There is not a great deal of original thought in the text and there are some mistakes but it is well illustrated, including some images I have not seen in colour before.
Piet Mondrian, by Bois, Joosten, Rudenstine and Janssen, Bullfinch Press, 1994
This was my second decent book on PM, remaindered at £25. It was published in 1994 to coincide with the an exhibition which was held serially in the Haags Gemeentmuseum (Dec 94 - Apr 95), Washington National Gallery of Art (Jun - Sep 95) and MoMA (Oct 95 - Jan 96). 400 pages, 180 works pictured in colour and discussed in detail, with 110 B&W.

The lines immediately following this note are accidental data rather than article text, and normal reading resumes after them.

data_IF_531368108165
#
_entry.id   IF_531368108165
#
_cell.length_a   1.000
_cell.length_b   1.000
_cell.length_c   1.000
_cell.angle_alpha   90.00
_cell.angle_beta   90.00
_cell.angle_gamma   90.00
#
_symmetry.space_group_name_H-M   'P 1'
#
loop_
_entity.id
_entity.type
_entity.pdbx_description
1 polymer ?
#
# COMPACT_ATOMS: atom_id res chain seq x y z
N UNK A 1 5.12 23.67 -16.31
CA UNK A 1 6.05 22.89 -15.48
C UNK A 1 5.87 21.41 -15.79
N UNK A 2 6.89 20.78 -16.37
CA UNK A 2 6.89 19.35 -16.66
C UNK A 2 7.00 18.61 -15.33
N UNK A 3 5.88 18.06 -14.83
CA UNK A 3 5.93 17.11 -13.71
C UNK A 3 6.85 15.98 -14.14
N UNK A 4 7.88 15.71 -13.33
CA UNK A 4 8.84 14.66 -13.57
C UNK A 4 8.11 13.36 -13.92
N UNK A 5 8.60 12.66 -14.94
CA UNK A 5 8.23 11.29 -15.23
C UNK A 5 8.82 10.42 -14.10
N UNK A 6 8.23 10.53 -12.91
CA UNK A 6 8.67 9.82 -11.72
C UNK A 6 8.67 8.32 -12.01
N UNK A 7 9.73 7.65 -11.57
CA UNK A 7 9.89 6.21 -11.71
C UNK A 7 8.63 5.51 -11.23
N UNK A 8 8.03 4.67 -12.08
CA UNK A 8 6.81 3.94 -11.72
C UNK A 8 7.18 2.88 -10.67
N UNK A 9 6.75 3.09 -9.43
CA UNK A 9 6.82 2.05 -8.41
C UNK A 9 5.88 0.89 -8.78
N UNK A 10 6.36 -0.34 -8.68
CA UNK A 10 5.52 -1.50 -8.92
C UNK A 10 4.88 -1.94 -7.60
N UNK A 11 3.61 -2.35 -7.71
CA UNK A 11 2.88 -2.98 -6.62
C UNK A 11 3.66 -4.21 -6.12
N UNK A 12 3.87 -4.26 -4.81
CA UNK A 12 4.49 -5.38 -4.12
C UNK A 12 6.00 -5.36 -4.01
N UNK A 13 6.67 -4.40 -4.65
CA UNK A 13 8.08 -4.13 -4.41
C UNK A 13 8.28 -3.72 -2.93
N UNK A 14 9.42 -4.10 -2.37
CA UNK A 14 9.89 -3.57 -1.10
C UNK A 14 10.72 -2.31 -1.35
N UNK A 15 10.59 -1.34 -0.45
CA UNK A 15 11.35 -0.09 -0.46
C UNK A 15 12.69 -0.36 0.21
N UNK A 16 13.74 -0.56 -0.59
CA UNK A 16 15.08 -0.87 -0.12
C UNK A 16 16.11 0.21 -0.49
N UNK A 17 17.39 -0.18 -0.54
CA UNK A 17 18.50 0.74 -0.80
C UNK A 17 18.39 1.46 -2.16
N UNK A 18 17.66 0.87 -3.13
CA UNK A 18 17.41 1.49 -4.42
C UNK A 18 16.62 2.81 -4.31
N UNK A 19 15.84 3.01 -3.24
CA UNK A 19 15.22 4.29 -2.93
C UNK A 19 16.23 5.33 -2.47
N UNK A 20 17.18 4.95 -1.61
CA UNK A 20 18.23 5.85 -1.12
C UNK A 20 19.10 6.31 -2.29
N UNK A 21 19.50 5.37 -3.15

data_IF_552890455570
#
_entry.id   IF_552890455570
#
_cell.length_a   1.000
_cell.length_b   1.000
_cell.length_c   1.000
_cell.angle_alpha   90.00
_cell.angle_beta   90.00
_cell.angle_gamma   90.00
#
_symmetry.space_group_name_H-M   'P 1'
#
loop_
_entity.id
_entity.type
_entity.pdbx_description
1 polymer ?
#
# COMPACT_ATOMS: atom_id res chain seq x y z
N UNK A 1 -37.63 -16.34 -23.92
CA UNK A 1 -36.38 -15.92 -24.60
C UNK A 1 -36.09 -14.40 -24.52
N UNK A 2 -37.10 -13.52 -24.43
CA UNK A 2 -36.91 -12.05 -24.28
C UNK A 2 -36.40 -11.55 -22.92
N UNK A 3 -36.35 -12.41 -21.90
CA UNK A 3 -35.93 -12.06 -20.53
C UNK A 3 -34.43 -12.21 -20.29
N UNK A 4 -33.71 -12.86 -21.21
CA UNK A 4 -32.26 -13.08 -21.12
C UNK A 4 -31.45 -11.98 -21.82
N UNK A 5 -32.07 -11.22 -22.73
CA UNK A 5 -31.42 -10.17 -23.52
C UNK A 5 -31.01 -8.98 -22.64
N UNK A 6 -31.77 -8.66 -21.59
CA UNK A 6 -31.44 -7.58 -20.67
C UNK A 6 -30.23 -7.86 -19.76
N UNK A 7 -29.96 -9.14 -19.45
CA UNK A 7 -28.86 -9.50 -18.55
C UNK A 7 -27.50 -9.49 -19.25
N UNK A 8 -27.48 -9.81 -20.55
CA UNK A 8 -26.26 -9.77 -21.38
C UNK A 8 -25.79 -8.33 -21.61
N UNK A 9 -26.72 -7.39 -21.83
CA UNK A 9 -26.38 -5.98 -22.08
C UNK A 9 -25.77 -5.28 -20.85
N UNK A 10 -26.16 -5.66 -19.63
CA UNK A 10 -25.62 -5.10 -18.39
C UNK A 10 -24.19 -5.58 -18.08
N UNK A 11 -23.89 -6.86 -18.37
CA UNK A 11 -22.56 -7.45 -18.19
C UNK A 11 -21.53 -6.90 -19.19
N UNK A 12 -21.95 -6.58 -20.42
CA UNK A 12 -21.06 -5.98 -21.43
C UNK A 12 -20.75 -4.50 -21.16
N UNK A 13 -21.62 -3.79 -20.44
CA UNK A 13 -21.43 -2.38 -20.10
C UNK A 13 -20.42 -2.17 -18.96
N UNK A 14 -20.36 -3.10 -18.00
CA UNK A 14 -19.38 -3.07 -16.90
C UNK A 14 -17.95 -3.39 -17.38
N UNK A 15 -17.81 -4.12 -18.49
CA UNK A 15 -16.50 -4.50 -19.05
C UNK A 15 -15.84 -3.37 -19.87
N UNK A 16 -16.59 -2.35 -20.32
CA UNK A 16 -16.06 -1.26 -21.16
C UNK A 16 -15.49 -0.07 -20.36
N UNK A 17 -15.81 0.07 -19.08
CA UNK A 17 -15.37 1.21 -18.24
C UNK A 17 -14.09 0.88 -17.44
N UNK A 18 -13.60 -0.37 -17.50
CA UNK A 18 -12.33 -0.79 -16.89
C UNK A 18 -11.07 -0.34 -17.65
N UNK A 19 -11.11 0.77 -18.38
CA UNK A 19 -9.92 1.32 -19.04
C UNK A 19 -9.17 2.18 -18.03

Mondrian: Flowers, David Shapiro, pub Abrams, 1991
This book obviously concentrates on the flower paintings Mondrian produced earlier in his career and again later when he needed some quick sales. Excellent illustrations, 57 in colour. This seems to have gone out of print quite recently. I paid $15 for a copy on eBay, but I have seen some selling at silly prices since then.
The flower paintings are often considered mere 'pot-boilers' Mondrian produced to make some money, but Shapiro ascribes greater significance to them as a relief from the Compositions he was painting simultaneously and also as sensual sublimation. I'm not sure I agree with him, but it is a well produced book with excellent illustrations.
Mondriaan in het Gemeentemuseum Den Haag, 2007
This documents (in Dutch) the greatest collection of Mondrians there is, in the Hague's Gemeentemuseum. It is available from the museum shop.